They say it’s all fun and games until someone loses an eye…or in this case, until you play the player or lose power: it’s another week and the cyber verse was once again a-buzz. So here we are with three of the top, most fun, cyber news from last week.
Learn a few lessons, or at least have a few laughs, because this week the players got played. And that’s where we’ll start.
Hacking the Hackers
Remember all the talk about hacking into iPhones…the FBI wanted Apple’s source code to hack the iPhone of the alleged San Bernardino shooter, Apple said “no way, Jose” and then the whole thing kinda got dropped anyway?
Because the FBI found another way to hack the phone, meaning another resource. While no one went on record officially claiming that responsibility, the Israeli “digital forensics firm” Cellebrite has been known to take government hacking contracts before.
Well, karma’s a…you know, because now Cellebrite is making their own headlines for being hacked.
Someone sent the tech site Motherboard 900 gigabytes of data. Cellebrite says they are notifying affected customers, who may have had contact information and passwords stolen.
Game-maker isn’t Playing
Speaking of leaked user data, the E-Sports Entertainment Association got played, and decided not to play.
The FBI has been reporting for months that ransomware is on the rise. Phishing scams, insider attacks, and other sources can all put ransomware on a network. In fact, it’s difficult to know the exact numbers of ransomware incidents each year, because some businesses would rather pay the ransom and do their best to avoid a PR situation, than risk losing their data to hackers.
High-target organizations such as hospitals are even being advised to have ransomware security measures in place, such as back-ups that can allow for a data roll-back to prior to the ransomware hijack.
In December, it seems ESEA faced a malware demand: pay us $100,000 or we will leak your data. After a period of time, which may have included a deliberation period, ESEA decided to take a stand and refuse to negotiate with hackers.
What followed was a leak of more than one and half million user records from the gaming community of such games as the Counter-Strike series. The data possibly includes personal information such as players’ usernames, email addresses, passwords (encrypted), security question answers (also encrypted), phone numbers and IP addresses: plenty of information to hijack your identity if you did not quickly change it.
Of course, the encrypted passwords would still need to be cracked, and ESEA said they used bcrypt, which meets industry standards. Then, a few days later, the hacker accessed server infrastructure and changed every players’ karma to -1337.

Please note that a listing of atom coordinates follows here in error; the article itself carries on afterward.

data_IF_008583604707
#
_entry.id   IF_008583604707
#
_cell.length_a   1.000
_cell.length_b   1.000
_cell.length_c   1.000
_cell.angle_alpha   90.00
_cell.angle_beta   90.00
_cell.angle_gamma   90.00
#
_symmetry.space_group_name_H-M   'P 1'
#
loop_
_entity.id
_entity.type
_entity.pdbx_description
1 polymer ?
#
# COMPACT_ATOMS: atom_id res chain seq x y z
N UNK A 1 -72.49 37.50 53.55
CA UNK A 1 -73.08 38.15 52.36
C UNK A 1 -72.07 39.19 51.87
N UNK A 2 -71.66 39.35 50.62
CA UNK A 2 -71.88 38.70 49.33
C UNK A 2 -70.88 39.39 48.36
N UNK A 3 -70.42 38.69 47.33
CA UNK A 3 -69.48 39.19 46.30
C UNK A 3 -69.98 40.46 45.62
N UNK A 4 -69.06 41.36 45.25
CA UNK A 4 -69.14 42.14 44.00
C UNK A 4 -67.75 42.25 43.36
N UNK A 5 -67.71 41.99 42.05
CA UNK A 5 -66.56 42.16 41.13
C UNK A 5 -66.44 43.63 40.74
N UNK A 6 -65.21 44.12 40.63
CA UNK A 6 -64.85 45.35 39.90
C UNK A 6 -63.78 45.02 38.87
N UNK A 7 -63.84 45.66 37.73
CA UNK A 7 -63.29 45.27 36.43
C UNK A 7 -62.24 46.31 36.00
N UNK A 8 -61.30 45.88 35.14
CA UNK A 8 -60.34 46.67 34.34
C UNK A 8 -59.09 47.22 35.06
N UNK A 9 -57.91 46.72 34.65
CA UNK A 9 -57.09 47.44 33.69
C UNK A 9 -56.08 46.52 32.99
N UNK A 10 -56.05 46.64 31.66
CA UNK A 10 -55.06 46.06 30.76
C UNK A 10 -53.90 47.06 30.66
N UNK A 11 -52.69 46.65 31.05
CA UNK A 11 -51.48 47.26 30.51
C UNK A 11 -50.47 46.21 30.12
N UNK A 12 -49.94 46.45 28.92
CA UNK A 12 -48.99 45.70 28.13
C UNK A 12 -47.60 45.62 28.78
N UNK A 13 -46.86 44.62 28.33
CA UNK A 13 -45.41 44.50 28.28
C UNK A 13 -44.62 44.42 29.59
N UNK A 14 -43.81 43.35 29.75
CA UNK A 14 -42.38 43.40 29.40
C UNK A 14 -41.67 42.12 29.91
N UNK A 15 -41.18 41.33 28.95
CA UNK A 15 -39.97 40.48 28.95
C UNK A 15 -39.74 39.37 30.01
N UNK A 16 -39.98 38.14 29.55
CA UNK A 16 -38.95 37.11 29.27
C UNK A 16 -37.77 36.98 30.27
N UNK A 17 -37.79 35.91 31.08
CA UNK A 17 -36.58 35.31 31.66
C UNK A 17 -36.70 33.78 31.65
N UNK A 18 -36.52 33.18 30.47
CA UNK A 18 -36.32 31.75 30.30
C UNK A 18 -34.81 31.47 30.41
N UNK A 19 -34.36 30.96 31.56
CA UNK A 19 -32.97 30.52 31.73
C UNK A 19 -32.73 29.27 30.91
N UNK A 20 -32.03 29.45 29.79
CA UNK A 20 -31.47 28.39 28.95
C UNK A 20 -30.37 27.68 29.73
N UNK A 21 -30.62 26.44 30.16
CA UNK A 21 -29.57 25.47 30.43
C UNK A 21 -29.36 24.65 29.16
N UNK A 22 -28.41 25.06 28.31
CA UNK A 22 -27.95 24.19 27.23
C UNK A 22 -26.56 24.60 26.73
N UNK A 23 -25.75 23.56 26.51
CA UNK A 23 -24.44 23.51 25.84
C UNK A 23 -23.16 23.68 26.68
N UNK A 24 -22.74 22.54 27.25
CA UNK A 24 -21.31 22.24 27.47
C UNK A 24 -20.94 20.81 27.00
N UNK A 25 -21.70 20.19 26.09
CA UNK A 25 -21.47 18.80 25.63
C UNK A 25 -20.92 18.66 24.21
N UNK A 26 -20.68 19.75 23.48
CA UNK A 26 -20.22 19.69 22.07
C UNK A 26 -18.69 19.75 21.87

ESEA issued some pretty standard advice, but if you do not already do these 3 things, you absolutely should (regardless of whether or not you’re an online gamer):
1. Change your password and security question/answers anytime an account is compromised (ESEA, Yahoo, or any other data breach in the news).
2. Use passwords specific to each site you use (never the same password on multiple sites).
3. Be alert to phishing attempts, which often come in the form of unsolicited information from a seemingly legitimate source asking for personal information.
That’s how the game is played: learn from the failures of others.
Lights Go Out (Again)
In December 2015 the Ukrainian power grid lost power, in what appeared to be a Russian hack. In December 2016, it happened again (though on a smaller scale and in a different way/zone). Other than the fact that Russia and Ukraine aren’t getting along particularly well these days, could something else be in the works?
The Ukrainian infrastructure uses SCADA (supervisory control and data acquisition) techniques for gathering data from remote locations, similar to power plants (and telecommunications, transportation, waste and water control and so on) around the world.
The repeat attack has experts speculating that SCADA hacks in the Ukraine may be test beds for future attacks, possibly bigger and more malicious in nature. Like other hardware/software communication systems, when vulnerabilities are discovered it can take long periods of time (weeks, even) for patches to be created and installed: a formula for global SCADA zero-day vulnerabilities.
A little alarming? Perhaps. And if our cyber week in review themes this week were karma and games, this one might come back around and not be much fun.
So change those passwords, and consider investing in a back-up generator.